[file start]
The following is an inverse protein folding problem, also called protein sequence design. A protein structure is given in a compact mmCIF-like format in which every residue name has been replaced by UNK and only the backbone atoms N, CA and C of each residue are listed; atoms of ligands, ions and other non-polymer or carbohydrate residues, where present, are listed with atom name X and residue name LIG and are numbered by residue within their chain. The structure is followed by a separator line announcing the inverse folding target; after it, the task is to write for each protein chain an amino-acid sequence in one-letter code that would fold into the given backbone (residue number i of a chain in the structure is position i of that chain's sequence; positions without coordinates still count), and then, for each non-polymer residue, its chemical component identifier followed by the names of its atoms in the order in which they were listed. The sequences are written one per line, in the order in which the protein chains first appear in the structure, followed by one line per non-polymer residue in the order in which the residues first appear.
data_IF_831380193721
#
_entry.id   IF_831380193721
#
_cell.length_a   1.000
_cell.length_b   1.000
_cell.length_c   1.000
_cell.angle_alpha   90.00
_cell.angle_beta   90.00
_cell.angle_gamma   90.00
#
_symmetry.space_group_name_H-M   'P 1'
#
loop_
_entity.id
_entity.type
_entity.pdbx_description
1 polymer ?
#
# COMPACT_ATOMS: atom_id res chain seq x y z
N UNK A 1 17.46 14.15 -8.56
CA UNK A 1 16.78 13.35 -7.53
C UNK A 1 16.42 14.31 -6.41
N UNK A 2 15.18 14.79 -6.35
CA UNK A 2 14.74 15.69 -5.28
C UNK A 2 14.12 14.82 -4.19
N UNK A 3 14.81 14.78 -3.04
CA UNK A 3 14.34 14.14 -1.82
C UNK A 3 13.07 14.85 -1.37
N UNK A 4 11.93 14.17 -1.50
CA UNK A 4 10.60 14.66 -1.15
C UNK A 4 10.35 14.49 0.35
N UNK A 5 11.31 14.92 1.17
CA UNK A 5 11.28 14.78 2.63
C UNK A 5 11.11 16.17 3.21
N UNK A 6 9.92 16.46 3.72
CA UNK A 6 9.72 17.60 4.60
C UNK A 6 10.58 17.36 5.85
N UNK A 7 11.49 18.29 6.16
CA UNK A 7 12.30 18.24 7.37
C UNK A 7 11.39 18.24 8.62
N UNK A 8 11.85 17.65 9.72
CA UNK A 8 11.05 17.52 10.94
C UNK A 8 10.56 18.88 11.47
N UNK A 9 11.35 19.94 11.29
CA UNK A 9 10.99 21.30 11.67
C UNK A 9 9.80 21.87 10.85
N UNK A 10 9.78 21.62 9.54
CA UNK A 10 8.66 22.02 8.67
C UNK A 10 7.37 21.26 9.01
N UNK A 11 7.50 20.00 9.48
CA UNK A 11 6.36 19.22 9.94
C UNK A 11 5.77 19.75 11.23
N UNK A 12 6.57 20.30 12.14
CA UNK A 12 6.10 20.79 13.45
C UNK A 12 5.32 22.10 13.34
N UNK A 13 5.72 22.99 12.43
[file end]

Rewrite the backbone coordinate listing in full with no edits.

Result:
The following is an inverse protein folding problem, also called protein sequence design. A protein structure is given in a compact mmCIF-like format in which every residue name has been replaced by UNK and only the backbone atoms N, CA and C of each residue are listed; atoms of ligands, ions and other non-polymer or carbohydrate residues, where present, are listed with atom name X and residue name LIG and are numbered by residue within their chain. The structure is followed by a separator line announcing the inverse folding target; after it, the task is to write for each protein chain an amino-acid sequence in one-letter code that would fold into the given backbone (residue number i of a chain in the structure is position i of that chain's sequence; positions without coordinates still count), and then, for each non-polymer residue, its chemical component identifier followed by the names of its atoms in the order in which they were listed. The sequences are written one per line, in the order in which the protein chains first appear in the structure, followed by one line per non-polymer residue in the order in which the residues first appear.
data_IF_831380193721
#
_entry.id   IF_831380193721
#
_cell.length_a   1.000
_cell.length_b   1.000
_cell.length_c   1.000
_cell.angle_alpha   90.00
_cell.angle_beta   90.00
_cell.angle_gamma   90.00
#
_symmetry.space_group_name_H-M   'P 1'
#
loop_
_entity.id
_entity.type
_entity.pdbx_description
1 polymer ?
#
# COMPACT_ATOMS: atom_id res chain seq x y z
N UNK A 1 17.46 14.15 -8.56
CA UNK A 1 16.78 13.35 -7.53
C UNK A 1 16.42 14.31 -6.41
N UNK A 2 15.18 14.79 -6.35
CA UNK A 2 14.74 15.69 -5.28
C UNK A 2 14.12 14.82 -4.19
N UNK A 3 14.81 14.78 -3.04
CA UNK A 3 14.34 14.14 -1.82
C UNK A 3 13.07 14.85 -1.37
N UNK A 4 11.93 14.17 -1.50
CA UNK A 4 10.60 14.66 -1.15
C UNK A 4 10.35 14.49 0.35
N UNK A 5 11.31 14.92 1.17
CA UNK A 5 11.28 14.78 2.63
C UNK A 5 11.11 16.17 3.21
N UNK A 6 9.92 16.46 3.72
CA UNK A 6 9.72 17.60 4.60
C UNK A 6 10.58 17.36 5.85
N UNK A 7 11.49 18.29 6.16
CA UNK A 7 12.30 18.24 7.37
C UNK A 7 11.39 18.24 8.62
N UNK A 8 11.85 17.65 9.72
CA UNK A 8 11.05 17.52 10.94
C UNK A 8 10.56 18.88 11.47
N UNK A 9 11.35 19.94 11.29
CA UNK A 9 10.99 21.30 11.67
C UNK A 9 9.80 21.87 10.85
N UNK A 10 9.78 21.62 9.54
CA UNK A 10 8.66 22.02 8.67
C UNK A 10 7.37 21.26 9.01
N UNK A 11 7.50 20.00 9.48
CA UNK A 11 6.36 19.22 9.94
C UNK A 11 5.77 19.75 11.23
N UNK A 12 6.57 20.30 12.14
CA UNK A 12 6.10 20.79 13.45
C UNK A 12 5.32 22.10 13.34
N UNK A 13 5.72 22.99 12.43